Monday, July 19, 2010

My true nature - frustrated

I'm sorry blog, I've been a little absent of late but finally, after days of frustration I've uninstalled my vodafone connection and installed my hubby's Optus one from work. Not a good long term solution but will do for now. I know I talk a lot of my techmares but honestly, when you work from home and there's no tech guy at work who you can call when your computer snarls error messages at you, the only people you can take your frustration out on are: 

a) Tech guys at Vodafone - I am probably blacklisted there now. The polite approach was getting me nowhere. The angry psychotic approach has had limited effect as well, admittedly. Wilting sarcasm just made me feel bad..... But should I be satisfied after 10 days of receiving no call/ no support to be told someone will call in 72 hrs. Being pretty below average at maths I (slowly) worked out that was 3 whole days! Well say three days you cowards, why dress it up in finery by calling it hours! I can't manage three days without internet at home, it's like being told you can't have running water at home for three days. Or rather that you might get a call about your lack of running water in three days. Awesome.(And to that I add the clause that I know I'm very lucky to live in a Western society where this is something that people would be feasibly outraged by..)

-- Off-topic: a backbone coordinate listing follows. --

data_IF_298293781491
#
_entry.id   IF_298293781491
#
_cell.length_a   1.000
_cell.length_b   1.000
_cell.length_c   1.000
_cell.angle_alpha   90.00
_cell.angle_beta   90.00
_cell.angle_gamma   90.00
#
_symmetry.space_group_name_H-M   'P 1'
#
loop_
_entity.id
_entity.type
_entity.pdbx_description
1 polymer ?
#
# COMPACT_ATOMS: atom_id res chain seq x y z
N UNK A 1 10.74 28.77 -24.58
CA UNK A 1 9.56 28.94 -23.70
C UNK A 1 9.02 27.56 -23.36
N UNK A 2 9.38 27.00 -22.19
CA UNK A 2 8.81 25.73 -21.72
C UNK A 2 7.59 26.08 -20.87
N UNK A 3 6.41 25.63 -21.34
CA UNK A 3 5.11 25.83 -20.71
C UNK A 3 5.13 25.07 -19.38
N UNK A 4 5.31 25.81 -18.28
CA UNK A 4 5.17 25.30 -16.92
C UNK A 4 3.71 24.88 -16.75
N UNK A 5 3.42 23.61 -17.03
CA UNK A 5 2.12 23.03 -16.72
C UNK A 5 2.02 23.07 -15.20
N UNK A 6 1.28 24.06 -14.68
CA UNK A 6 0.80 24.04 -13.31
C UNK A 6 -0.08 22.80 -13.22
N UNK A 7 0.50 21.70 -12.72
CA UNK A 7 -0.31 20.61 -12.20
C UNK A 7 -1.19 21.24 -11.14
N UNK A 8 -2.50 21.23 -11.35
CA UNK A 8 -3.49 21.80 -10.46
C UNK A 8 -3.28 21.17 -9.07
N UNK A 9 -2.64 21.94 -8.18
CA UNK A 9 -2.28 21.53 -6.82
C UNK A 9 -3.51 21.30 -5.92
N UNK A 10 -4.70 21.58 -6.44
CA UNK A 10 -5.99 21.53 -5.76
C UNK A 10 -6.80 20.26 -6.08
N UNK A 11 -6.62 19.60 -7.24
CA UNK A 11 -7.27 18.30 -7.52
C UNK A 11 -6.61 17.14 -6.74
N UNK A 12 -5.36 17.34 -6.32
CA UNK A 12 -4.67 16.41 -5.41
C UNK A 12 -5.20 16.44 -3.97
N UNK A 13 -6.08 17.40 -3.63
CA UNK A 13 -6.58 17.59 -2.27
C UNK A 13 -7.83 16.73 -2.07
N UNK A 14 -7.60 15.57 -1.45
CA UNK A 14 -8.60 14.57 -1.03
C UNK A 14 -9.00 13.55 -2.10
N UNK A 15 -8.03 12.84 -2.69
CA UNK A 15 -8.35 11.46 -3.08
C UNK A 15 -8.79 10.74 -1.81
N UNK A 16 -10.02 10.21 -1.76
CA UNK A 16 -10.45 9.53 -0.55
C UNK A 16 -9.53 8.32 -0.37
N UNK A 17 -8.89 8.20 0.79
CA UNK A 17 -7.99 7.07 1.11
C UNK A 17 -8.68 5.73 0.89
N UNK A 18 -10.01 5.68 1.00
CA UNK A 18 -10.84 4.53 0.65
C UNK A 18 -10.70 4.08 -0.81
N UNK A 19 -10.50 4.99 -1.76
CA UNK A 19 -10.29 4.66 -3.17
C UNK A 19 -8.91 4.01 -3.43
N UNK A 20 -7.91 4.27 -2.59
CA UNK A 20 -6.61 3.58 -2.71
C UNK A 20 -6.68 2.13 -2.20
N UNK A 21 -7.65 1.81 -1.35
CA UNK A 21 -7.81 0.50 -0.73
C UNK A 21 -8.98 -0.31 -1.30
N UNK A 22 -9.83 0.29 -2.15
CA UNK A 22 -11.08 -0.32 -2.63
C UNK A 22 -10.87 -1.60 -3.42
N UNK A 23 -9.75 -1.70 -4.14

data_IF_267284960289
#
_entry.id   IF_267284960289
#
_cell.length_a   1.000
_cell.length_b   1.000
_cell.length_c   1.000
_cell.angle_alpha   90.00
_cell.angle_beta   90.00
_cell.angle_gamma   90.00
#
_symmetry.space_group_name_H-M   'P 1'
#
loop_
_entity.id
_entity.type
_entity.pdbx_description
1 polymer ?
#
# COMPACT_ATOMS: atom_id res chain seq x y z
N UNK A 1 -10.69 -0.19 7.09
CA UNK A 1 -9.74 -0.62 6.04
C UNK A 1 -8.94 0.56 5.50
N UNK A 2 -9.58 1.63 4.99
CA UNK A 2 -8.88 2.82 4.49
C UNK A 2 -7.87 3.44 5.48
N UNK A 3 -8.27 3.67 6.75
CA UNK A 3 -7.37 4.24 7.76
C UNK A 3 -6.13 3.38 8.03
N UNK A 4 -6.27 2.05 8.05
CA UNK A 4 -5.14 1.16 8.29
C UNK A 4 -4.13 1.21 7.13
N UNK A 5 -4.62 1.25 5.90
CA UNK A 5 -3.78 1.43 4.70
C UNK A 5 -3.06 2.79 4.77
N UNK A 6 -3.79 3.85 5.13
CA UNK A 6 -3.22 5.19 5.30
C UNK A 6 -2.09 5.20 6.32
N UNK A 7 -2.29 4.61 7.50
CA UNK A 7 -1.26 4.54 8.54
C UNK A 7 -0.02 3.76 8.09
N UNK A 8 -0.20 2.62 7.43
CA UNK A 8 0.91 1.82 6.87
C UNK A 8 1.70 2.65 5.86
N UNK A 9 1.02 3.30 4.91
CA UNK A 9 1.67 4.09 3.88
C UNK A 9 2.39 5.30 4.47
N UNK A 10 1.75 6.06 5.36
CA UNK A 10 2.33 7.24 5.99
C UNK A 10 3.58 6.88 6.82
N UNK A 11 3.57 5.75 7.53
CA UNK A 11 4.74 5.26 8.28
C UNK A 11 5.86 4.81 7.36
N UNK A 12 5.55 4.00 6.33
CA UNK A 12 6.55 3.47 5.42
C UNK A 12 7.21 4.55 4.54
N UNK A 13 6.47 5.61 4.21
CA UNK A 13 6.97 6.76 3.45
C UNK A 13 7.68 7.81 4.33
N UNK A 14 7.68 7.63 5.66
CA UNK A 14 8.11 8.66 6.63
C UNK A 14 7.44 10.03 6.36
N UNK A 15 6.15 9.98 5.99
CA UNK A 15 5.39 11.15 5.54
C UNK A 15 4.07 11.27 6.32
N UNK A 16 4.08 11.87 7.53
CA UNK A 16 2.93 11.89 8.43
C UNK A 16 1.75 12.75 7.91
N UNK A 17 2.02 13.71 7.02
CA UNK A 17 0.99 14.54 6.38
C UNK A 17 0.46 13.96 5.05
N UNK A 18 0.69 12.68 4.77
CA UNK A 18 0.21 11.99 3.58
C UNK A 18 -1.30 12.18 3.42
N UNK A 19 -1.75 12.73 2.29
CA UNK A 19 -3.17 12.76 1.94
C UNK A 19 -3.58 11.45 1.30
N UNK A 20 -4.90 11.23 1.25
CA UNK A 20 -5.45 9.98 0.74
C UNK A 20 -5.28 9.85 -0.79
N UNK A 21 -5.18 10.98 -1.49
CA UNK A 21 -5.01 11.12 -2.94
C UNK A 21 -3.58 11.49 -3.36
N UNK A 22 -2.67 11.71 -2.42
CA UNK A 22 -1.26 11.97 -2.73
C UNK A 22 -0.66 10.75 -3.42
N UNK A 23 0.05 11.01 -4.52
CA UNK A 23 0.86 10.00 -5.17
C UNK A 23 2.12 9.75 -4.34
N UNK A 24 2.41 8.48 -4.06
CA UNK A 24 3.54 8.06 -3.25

b) Your nine blog readers. Thanks guys.

c) Hubby - but he's overseas again :(

Feel better now. I've vented.

But why does venting help? It's not very yoga I know. In fact it's totally un-yoga because we are meant to  be detached, observing, accepting what happens. But then Matthew Sweeney says in his book Ashtanga Yoga As it Is, that if we try and modify or challenge our natural tendency then we're living an illusion:

"True change is made possible when you are in contact with what is, when you realise what you are. It does not occur when you try to become something you are not. This is delusion. With the latter, there can only be a constant war between the desire for what you should be and what you are. This is one of the most troubling truths that most yoga practitioners have to deal with. No amount of asana or pranayama or meditation practice will make you a better person or hasten your development. Nothing will. For there is nothing better than being what you are right now.... Awareness is the only key ingredient."  (pg 28 Astanga Yoga As it Is)

So in this case, bitter sarcasm and blood bubbling frustration is my true nature. At least I'm aware of it I guess,

Feel like I'm thinking myself into a yoga corner again...! Help!

1 comment:

  1. Ummmmmm, yes and no. Awareness is the key to (self)-acceptance, I guess